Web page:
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The Casual Vacancy

by J K Rowling (Little Brown) ISBN 781408 704202


It’s amazing what anticipation and expectation can do. I could not wait to read The Casual Vacancy.


The village of Pogford is described in a Potterish fashion. Krystal and Fats are so selfishly involved in their teenage bumbling in the bush at the river that you just know the drama that will unfold. Due to the fact that Krystal has to drag her little brother along, they dump him on a bench near the river.


The whole book is peopled by similar natured people who have no sense of responsibility. I wondered as I ploughed through the book if this was meant for young adults or grownups.


This was an extremely difficult book to read. Abusive teenagers shout at their parents and parents use filthy language to their children. The vacancy that has become uppermost in the whole town has brought out the worst of the nature of the people .They become vultures. Rowling’s sex scenes are pathetic.


Don't rush to buy this book. It’s just not enjoyable.


Dee Andrew


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Vanished Years

by Rupert Everett (Little Brown) ISBN: 9780349000213


With his gaunt good looks and throwaway pedigree, Rupert Everett has always been somewhat of an impossibly elegant vagrant, stalking the edges of fame and notoriety. Nowhere is his uneasy relationship with his own fading celebrity more evident than in Vanished Years.


This is not the camp sidekick of My Best Friend’s Wedding or the ageing party boy on the circuit. We find a middle-aged man, son and lover looking back at a rueful past and facing a nebulous future—yes, with traces of bitterness but no self-pity. Self-deprecating humour, abundant charm and exquisite description of his own and friends’ vanished years draw you into a tale of uncovered regret, wild nostalgia and faint glimmering hope.


Everett can write with brutal hilarity about his failed attempt at an American sitcom, then surprise us with touching vulnerability as he recounts his doomed love for a beautiful Italian one summer, before switching to a harrowing first-hand account of his outreach work for the G8 Global Fund in Cambodia and Russia.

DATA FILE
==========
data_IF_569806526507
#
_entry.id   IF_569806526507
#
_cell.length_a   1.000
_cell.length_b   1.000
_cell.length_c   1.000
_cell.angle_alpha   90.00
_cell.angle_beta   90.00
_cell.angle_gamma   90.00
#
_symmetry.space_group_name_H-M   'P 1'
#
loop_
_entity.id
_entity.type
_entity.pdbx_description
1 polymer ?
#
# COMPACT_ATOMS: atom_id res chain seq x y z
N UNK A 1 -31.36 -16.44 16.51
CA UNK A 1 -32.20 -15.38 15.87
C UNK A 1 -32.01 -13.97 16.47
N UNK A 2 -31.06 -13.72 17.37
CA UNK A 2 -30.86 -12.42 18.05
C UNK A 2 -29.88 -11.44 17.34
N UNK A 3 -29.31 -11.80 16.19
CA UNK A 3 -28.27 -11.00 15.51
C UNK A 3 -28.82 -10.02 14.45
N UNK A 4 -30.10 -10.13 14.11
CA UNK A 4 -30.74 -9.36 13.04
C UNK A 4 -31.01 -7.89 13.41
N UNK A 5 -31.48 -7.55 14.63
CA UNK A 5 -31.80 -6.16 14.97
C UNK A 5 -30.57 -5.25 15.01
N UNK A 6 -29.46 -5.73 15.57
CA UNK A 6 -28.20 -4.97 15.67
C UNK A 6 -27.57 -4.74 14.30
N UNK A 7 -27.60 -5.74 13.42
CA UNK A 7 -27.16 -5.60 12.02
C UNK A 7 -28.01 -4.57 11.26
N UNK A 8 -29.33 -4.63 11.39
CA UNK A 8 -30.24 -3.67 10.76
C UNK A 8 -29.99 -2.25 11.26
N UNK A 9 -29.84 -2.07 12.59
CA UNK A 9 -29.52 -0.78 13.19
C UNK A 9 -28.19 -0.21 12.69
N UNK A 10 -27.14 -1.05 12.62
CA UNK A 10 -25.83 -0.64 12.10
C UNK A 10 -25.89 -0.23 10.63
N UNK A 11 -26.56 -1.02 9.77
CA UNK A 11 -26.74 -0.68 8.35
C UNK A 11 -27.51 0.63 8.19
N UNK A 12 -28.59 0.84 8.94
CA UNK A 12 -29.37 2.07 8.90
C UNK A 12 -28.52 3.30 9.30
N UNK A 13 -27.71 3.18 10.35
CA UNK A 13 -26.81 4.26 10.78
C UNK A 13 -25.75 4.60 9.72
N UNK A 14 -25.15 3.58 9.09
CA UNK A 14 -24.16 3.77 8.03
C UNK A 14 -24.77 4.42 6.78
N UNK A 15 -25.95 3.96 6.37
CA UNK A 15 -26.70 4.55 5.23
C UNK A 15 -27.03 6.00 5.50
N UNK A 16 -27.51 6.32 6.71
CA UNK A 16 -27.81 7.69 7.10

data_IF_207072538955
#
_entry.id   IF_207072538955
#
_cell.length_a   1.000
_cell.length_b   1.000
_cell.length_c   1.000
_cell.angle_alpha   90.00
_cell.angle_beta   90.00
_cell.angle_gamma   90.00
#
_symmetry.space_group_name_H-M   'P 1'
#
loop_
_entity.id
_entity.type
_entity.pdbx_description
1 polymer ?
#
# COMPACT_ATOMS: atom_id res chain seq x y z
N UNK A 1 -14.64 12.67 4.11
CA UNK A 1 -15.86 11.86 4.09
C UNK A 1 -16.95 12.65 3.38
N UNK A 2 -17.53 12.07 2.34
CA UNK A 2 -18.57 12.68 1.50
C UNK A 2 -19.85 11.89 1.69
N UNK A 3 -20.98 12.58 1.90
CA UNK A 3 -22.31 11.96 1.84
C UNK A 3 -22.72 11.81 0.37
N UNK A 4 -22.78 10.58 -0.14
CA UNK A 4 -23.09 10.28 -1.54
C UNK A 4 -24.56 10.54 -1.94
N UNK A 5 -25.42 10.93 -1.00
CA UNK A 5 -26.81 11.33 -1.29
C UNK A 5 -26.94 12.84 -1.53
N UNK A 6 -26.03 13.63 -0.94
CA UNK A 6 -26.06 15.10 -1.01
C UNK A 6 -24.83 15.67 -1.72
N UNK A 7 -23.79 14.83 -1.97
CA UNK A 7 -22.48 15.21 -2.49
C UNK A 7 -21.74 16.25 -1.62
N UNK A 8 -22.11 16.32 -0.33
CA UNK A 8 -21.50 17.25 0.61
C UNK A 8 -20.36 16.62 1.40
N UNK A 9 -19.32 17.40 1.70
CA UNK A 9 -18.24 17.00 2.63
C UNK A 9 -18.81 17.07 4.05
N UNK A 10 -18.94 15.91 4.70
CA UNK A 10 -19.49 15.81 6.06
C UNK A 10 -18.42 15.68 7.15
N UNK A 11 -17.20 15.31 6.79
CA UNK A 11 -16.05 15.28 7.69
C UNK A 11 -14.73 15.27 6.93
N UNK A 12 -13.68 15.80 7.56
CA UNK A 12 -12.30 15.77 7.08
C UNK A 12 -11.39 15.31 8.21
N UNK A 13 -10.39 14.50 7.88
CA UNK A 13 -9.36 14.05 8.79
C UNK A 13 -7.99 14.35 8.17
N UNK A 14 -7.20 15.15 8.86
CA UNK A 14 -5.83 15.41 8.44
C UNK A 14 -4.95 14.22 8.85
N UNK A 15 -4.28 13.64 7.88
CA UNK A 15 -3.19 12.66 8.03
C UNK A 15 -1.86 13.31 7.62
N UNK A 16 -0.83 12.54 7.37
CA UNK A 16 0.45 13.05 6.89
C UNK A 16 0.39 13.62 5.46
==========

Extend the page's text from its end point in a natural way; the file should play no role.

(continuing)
But it is really his relationship with his father that imbues this memoir with its elegiac warmth and beauty.


Sometimes we listen to sad old songs to recall the past—with yearning, nostalgia or even regret. Sometimes we read beautiful books like this for the self-same reason.


Anthony Ehlers


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Steve Jobs

by Walter Isaacson (Little Brown) ISBN 978-1-4087-0374-8


Once upon a time when all the world used typewriters, a giant of a man, Steve Jobs, dreamed of changing everything.


Walter Isaacson describes the determination of a little adopted boy who strove for absolute perfection. Ironically, Jobs also gave up a little girl for adoption only to be reunited with her years later. He also discovered he had a famous novel writer as a sister.


His towering rages when things were not perfectly done were legendary, and out of all this came the computer that set the world alight. His wife and family put up with his picky eating, and days of silence and introspection. His son, Reed, played a special part in Job’s life. True, it is a modern fairy tale, but it is about real people who gave their all for Jobs’ ambition.


The real miracle is that Jobs abandoned the first Apple only to find it again years later and turn it around into the great and famous computer that it is today. Jobs’ love of Art and Music and Poetry were all somehow entwined with this computer, proving that science and the humanities can work together.


I first looked at the size of the biography and wondered whether I would ever read it to the end. However, it was fascinating, saddening, and enlightening and I read every page with new interest. This is the book of the past, present and future of our lives.


Dee Andrew


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The Devotion of Suspect X

by Keigo Higashino (Little Brown) ISBN 978 1408 703 250

I don’t know if this book is good. Let’s examine the facts. It is written well. And this is almost always good but there’s not much to say about well written books. 

The plot is interesting if a bit rehashed and threadbare for a murder mystery. Though I don’t fault it for that. After all characters make the book, and certainly the population of this world is interesting.  Though I find I didn’t really care about them enough to be shocked at the end. 

And that’s where it falls flat it feels like each character could have had at least five to six more chapters of development to give them some life. However, that would turn this book into a 1000 page boring monster that nobody would read. 

In all fairness it is translated and may have lost some of its spunk in the process. But that is really no excuse. 

I like it and it’s worth the trouble but it’s really only half a book that promises much and then ups and leaves town in the night with your free cash and a day or two of your hard earned time. 

Christopher Dean